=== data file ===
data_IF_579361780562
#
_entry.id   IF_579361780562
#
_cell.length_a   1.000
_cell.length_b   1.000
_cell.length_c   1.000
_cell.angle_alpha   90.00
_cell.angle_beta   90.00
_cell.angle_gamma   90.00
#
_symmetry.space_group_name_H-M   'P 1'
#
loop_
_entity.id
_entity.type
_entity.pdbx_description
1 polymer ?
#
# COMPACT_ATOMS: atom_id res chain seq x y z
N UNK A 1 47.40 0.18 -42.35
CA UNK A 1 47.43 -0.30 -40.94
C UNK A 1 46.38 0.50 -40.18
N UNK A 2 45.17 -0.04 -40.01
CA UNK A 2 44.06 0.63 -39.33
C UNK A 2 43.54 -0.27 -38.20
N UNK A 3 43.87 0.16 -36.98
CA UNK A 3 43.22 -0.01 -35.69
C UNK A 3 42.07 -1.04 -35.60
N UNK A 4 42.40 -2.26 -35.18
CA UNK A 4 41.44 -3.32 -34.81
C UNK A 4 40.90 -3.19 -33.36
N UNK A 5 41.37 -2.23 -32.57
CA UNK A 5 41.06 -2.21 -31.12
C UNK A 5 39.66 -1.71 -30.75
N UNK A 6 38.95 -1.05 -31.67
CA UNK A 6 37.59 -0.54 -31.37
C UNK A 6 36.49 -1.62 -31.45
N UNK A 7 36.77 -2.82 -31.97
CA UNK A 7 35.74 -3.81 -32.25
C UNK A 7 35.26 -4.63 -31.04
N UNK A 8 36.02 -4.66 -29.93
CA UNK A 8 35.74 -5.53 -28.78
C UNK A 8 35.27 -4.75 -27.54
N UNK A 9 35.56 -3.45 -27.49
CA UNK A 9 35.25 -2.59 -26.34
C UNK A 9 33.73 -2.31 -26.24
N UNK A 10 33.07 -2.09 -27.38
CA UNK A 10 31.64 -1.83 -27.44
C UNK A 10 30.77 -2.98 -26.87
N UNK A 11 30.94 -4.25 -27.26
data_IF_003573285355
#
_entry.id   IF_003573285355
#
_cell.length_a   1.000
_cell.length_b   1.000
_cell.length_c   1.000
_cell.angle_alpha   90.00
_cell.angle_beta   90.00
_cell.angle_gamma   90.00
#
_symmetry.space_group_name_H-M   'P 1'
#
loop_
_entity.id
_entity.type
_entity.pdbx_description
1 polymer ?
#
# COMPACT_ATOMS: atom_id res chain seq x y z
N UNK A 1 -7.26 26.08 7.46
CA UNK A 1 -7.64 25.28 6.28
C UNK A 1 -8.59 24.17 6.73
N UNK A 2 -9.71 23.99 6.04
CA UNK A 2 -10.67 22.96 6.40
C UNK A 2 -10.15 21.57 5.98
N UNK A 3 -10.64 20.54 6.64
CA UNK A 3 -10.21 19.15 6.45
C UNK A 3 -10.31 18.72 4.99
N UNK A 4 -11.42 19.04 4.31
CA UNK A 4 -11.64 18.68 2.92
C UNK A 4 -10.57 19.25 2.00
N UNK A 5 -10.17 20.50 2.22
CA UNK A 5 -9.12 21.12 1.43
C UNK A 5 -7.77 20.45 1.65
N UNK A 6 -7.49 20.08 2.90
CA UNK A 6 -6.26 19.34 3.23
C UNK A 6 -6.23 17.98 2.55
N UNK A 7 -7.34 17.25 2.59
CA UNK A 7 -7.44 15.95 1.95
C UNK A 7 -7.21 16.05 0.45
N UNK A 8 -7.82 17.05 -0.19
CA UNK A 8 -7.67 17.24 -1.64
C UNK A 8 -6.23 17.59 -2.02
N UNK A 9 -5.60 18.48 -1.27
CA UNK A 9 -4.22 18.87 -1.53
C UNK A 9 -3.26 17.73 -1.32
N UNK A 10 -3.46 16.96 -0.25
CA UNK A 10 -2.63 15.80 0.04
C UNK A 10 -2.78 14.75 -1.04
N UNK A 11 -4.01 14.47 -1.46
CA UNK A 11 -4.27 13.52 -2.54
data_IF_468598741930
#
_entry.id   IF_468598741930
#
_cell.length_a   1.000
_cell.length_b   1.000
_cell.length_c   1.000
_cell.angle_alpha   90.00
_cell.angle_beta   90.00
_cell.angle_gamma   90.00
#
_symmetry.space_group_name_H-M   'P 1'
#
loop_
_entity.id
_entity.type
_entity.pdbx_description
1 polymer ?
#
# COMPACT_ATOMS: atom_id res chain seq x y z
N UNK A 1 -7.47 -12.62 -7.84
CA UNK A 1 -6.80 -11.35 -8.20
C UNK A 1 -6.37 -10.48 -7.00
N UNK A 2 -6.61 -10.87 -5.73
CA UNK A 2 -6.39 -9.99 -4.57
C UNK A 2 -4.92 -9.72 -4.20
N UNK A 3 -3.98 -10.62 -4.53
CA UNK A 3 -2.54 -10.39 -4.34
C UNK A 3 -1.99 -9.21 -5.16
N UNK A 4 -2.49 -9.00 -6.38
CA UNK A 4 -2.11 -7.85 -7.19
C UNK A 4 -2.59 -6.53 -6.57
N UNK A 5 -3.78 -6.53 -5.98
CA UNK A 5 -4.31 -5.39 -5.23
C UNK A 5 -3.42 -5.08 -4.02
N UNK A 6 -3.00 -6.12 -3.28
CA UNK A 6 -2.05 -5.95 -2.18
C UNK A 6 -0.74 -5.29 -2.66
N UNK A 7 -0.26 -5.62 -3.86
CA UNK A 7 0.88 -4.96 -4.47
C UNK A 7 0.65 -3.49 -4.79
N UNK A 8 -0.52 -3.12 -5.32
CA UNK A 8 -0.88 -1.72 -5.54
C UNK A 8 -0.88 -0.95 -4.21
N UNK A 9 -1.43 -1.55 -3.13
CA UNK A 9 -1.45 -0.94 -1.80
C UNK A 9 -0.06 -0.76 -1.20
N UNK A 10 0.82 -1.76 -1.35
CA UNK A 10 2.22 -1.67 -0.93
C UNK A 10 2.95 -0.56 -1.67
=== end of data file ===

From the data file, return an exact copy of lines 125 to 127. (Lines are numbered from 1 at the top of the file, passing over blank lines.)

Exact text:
CA UNK A 1 -6.80 -11.35 -8.20
C UNK A 1 -6.37 -10.48 -7.00
N UNK A 2 -6.61 -10.87 -5.73